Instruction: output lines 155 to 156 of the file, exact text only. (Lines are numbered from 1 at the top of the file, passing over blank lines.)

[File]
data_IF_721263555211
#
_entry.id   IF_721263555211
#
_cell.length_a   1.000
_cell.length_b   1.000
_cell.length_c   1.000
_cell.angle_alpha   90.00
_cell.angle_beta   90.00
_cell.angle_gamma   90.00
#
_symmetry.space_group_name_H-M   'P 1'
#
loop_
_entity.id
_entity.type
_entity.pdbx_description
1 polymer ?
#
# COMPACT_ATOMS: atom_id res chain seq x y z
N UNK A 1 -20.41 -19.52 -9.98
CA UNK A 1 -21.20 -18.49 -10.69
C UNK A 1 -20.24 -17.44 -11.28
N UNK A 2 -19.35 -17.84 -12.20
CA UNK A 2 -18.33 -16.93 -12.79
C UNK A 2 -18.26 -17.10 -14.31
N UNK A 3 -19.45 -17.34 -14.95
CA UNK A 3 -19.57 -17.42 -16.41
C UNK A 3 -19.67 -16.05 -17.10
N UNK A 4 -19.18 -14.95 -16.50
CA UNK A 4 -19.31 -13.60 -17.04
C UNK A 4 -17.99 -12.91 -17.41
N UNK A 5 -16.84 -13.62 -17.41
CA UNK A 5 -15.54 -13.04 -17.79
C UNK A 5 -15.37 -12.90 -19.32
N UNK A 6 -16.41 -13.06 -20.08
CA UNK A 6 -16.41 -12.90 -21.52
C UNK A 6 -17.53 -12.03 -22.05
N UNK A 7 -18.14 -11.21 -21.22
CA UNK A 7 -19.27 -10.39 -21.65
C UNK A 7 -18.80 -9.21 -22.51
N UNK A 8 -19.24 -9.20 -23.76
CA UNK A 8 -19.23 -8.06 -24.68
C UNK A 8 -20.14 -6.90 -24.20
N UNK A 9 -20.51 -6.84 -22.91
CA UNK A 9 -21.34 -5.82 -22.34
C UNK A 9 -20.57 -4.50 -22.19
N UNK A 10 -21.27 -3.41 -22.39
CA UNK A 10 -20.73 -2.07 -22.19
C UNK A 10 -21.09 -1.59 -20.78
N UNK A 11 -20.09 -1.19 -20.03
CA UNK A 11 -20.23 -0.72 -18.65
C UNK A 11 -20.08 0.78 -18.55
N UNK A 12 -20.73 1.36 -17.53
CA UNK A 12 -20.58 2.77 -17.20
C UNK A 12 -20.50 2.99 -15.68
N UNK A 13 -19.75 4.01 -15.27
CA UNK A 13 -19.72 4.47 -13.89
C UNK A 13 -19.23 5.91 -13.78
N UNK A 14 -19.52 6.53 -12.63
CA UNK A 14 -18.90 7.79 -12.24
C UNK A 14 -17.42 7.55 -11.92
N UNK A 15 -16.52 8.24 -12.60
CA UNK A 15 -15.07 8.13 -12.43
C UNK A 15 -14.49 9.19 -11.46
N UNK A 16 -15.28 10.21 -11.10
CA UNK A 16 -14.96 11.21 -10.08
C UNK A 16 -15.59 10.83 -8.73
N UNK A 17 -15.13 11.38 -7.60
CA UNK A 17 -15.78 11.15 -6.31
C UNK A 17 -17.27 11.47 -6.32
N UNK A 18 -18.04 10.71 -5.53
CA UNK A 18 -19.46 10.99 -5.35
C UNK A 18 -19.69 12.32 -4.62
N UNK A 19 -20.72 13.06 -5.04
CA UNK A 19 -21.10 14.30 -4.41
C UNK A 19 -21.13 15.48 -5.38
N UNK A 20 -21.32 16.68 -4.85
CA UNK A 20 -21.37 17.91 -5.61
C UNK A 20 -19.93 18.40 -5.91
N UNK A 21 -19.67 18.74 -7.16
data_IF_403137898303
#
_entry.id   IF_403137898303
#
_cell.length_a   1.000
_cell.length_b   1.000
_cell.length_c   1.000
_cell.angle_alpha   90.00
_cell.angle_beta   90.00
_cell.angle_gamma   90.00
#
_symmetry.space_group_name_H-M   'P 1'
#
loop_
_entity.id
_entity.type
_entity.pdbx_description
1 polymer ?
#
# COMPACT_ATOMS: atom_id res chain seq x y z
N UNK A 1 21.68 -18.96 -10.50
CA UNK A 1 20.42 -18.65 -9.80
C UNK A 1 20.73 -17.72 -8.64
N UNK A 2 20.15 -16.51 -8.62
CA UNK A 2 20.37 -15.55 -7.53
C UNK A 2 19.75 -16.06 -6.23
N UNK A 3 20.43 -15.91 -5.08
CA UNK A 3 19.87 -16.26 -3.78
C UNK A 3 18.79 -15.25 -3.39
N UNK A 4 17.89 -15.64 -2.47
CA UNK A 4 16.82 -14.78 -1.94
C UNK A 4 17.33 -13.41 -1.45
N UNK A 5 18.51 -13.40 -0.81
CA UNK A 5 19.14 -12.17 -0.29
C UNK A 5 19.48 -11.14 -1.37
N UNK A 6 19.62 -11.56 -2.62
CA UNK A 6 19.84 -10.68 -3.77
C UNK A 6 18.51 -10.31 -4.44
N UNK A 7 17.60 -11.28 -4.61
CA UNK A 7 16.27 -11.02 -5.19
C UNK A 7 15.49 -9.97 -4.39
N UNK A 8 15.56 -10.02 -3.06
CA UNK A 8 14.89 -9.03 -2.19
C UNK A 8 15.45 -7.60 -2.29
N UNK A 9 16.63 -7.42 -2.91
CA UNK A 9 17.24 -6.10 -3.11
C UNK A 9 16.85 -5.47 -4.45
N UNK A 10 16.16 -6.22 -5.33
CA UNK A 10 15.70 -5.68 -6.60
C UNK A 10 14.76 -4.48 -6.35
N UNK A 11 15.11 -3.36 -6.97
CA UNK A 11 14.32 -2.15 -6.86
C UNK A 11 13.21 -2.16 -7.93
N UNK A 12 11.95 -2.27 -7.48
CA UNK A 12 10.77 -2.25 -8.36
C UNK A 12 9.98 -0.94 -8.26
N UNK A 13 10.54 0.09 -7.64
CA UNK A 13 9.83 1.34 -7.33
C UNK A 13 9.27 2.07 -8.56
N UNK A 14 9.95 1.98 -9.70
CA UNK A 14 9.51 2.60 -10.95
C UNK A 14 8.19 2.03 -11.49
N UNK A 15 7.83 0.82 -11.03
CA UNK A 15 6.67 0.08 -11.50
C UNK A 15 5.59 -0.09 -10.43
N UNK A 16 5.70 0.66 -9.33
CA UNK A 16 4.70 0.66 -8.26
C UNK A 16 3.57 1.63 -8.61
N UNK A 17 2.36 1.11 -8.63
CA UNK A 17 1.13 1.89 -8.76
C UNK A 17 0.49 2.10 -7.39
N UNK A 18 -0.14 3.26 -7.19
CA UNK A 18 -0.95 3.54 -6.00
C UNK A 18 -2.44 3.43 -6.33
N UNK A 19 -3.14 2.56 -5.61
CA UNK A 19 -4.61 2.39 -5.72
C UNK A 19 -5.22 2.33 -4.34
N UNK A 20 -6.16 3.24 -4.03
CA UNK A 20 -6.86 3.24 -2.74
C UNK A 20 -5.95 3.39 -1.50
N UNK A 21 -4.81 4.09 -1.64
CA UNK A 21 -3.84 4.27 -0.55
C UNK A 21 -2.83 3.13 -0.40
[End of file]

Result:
C UNK A 18 -2.44 3.43 -6.33
N UNK A 19 -3.14 2.56 -5.61